Medical groups now are focused on a stand-alone Medicare physician payment reform bill sponsored by Rep. John D. Dingell, D-Mich. The measure is supported by the AMA, the American Academy of Otolaryngology—Head and Neck Surgery (AAO-HNS), and more than 100 other physician organizations. It would make the 2010 physician payment update equal to the increase in the Medicare Economic Index, a measure of inflation. That would translate into a 1.2 percent increase.
Explore This IssueJanuary 2010
The bill, H.R. 3961, also would change the baseline on which the payment formula is computed. This would create a clean slate for future payment update calculations, thus wiping away the “debt” caused by the current formula.
The legislation would create two new spending targets, one for evaluation and management and preventive services and the other for all remaining services. The target growth rate for evaluation and management (E&M) and preventive services would be the gross domestic product plus 2 percent, while the target for other services would be GDP plus 1 percent. The change would reduce the likelihood of future physician payment cuts because the target growth rates would be more generous, according to the House Energy and Commerce Committee.
Senate Effort Fails
On the Senate side, a stand-alone Medicare physician payment bill in October failed on a procedural vote. That measure would have repealed the SGR formula and set future Medicare physician payment updates at zero. The legislation, sponsored by Sen. Debbie Stabenow, D-Mich., would have laid “the foundation for establishing a new Medicare physician payment update system through health system reform or other legislation,” according to the AMA.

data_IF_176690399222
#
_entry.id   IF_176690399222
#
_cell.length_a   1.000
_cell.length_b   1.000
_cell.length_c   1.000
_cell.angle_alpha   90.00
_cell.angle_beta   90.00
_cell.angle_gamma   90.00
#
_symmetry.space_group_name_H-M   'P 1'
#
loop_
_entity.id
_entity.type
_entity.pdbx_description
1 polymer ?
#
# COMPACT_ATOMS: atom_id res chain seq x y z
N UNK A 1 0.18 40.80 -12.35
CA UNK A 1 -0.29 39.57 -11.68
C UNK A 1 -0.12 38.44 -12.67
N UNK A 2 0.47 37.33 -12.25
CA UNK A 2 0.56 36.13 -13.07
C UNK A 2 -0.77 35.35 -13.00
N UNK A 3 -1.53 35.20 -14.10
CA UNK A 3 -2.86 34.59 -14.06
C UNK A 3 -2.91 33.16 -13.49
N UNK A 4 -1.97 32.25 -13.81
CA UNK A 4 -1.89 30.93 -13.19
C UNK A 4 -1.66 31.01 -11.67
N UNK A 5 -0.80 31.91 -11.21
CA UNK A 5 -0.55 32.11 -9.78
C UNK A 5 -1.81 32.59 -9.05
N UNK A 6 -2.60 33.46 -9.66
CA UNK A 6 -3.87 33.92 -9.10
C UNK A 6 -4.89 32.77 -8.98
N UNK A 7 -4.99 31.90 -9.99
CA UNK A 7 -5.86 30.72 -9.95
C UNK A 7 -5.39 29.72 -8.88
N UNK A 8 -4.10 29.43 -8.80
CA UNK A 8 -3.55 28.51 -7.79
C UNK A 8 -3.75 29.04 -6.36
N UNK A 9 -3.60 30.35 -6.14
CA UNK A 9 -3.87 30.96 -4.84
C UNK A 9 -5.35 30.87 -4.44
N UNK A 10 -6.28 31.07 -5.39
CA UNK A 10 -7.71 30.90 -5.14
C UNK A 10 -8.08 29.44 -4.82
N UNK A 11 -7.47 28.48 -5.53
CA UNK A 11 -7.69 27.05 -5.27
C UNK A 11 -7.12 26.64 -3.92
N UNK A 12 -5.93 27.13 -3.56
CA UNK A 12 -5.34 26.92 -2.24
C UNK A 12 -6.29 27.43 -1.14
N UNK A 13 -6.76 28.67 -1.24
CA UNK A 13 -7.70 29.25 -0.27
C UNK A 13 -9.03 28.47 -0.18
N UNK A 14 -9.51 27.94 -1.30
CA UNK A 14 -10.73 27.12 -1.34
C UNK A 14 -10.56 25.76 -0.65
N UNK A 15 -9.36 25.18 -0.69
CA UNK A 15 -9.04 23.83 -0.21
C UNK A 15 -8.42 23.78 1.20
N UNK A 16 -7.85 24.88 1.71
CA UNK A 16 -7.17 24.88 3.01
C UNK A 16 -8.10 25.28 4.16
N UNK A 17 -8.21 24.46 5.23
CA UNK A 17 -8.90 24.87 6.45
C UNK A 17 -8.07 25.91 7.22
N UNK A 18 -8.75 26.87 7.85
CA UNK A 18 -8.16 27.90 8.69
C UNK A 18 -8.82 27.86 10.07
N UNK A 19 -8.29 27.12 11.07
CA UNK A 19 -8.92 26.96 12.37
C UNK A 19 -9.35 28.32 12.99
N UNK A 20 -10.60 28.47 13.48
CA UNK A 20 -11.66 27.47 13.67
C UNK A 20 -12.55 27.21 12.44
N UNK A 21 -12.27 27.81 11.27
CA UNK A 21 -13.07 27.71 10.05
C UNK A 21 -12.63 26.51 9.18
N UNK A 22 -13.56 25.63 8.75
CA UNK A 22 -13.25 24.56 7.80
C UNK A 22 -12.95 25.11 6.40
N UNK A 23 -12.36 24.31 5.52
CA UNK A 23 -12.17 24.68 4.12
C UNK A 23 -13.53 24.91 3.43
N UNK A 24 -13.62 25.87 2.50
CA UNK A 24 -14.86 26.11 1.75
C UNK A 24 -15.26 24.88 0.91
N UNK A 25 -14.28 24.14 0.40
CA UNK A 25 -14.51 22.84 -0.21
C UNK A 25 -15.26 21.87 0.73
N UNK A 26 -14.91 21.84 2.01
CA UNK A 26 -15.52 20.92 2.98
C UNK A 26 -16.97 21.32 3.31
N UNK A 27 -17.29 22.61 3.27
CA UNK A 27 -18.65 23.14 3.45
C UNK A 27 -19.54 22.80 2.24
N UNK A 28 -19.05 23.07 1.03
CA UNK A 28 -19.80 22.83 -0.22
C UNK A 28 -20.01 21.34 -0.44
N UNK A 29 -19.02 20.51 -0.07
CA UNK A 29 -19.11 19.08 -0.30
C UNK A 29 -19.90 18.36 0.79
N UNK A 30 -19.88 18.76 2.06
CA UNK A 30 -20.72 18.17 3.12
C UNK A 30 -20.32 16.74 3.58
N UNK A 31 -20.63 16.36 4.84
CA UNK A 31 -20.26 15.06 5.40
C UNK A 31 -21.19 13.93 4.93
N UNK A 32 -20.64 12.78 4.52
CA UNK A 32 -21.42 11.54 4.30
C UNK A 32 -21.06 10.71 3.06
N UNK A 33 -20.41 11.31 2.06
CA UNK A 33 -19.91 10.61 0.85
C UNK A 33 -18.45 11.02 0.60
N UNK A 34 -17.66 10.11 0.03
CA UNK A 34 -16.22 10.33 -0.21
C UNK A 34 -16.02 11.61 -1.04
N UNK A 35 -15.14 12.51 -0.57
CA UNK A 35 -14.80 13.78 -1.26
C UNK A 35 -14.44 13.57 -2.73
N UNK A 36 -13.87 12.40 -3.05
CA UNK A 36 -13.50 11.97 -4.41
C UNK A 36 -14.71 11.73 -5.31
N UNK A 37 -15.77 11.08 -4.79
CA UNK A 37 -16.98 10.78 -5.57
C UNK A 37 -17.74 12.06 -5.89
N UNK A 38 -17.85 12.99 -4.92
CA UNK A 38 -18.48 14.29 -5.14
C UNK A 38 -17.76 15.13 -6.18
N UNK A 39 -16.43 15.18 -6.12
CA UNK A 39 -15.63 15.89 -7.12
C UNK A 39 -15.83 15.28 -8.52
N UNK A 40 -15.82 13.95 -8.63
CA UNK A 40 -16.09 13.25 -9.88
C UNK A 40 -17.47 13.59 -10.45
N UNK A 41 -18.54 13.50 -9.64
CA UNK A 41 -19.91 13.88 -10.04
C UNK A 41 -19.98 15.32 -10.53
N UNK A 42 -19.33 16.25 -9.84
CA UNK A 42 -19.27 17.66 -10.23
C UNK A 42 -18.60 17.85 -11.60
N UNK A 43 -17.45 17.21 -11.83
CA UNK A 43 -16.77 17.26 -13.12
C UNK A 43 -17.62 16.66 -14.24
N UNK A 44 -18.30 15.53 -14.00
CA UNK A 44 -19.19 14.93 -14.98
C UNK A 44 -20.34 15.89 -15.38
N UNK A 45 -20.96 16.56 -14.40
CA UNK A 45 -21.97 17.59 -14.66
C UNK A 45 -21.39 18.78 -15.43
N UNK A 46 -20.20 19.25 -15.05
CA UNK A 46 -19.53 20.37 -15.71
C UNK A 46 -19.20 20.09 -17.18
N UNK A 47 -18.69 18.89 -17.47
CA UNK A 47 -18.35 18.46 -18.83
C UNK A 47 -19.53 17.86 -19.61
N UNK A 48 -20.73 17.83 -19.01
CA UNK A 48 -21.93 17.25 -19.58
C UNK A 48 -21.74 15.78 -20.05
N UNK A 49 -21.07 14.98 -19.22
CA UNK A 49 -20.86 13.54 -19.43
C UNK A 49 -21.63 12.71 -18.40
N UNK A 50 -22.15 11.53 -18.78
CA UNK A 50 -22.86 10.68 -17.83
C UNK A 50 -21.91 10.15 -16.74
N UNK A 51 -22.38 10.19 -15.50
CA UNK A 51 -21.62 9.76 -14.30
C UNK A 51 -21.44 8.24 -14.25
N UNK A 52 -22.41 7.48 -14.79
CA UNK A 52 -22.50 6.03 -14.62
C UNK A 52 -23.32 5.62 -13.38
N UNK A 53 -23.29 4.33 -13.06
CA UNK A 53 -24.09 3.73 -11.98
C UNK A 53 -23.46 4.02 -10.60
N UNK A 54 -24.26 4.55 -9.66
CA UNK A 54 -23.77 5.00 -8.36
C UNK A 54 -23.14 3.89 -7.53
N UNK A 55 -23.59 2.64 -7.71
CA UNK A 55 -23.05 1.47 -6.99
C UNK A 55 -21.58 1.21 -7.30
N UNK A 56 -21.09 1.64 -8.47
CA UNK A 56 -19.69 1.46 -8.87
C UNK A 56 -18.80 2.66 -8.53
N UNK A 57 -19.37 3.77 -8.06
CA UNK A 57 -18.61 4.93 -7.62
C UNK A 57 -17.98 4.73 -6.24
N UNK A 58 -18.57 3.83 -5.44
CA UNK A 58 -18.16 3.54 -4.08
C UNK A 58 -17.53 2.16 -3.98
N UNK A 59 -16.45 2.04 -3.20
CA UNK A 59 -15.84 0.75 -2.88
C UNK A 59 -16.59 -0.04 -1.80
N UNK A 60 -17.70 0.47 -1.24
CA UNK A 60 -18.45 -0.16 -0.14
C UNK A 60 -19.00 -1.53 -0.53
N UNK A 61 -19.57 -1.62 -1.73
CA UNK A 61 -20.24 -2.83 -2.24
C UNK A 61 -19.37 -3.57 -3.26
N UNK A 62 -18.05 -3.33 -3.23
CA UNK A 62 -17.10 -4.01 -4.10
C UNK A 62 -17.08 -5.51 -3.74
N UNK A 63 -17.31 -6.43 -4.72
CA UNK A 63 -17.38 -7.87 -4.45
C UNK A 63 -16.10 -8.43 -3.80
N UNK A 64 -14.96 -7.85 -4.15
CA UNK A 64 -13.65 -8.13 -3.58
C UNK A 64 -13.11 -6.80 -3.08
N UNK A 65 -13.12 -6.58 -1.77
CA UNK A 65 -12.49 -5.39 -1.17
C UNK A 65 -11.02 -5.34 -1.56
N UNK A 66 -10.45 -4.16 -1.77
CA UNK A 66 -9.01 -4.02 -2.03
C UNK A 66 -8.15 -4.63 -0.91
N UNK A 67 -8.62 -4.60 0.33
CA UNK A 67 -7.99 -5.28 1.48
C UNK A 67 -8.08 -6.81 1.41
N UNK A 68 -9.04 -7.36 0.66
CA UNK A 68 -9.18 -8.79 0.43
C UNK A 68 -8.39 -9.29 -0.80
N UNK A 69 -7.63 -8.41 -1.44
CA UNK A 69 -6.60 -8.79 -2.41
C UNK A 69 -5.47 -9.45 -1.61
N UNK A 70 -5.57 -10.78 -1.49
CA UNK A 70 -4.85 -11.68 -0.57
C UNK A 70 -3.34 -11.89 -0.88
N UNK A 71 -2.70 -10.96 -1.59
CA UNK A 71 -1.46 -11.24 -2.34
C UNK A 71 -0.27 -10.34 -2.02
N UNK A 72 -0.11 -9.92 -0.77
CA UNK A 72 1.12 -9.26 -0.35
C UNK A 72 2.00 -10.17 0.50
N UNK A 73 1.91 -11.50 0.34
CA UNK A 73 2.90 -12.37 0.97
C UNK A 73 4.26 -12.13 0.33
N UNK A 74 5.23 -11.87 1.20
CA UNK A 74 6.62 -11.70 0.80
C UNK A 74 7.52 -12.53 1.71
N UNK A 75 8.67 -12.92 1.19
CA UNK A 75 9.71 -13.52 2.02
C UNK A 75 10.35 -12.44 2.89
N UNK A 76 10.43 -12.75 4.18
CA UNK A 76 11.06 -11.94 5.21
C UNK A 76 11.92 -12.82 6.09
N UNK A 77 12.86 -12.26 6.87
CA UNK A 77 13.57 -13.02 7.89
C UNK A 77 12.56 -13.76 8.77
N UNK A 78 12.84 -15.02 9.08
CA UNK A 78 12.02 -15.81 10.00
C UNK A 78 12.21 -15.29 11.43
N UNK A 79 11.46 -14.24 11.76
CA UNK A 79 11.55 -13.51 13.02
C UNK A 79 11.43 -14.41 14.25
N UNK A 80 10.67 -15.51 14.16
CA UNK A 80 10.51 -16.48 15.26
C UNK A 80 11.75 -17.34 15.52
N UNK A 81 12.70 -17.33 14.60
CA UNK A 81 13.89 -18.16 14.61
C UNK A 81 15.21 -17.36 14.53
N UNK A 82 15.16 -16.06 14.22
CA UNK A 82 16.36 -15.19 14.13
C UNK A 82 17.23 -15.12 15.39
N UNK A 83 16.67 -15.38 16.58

At press time, Senate Majority Leader Harry Reid, D-Nev., was still working on merging health system reform bills passed earlier this year by the Senate Finance Committee and the Health, Education, Labor and Pensions Committee. The Finance Committee bill contains several Medicare payment provisions that trouble physician organizations. Its 0.5 percent Medicare physician payment increase in 2010 falls short of permanent repeal of the flawed formula.
Another temporary increase would amount to lawmakers kicking the problem down the road again, Dr. Kuppersmith said. A 0.5 percent increase, like the past temporary payment fixes, would not keep up with costs, he said. “It’s still a pay cut because my utility bill goes up. I have to give employees cost of living increases. None of my costs are coming down, and they’re all going up more than 0.5 percent,” said Dr. Kuppersmith, who is president of the AAO-HNS Board of Directors.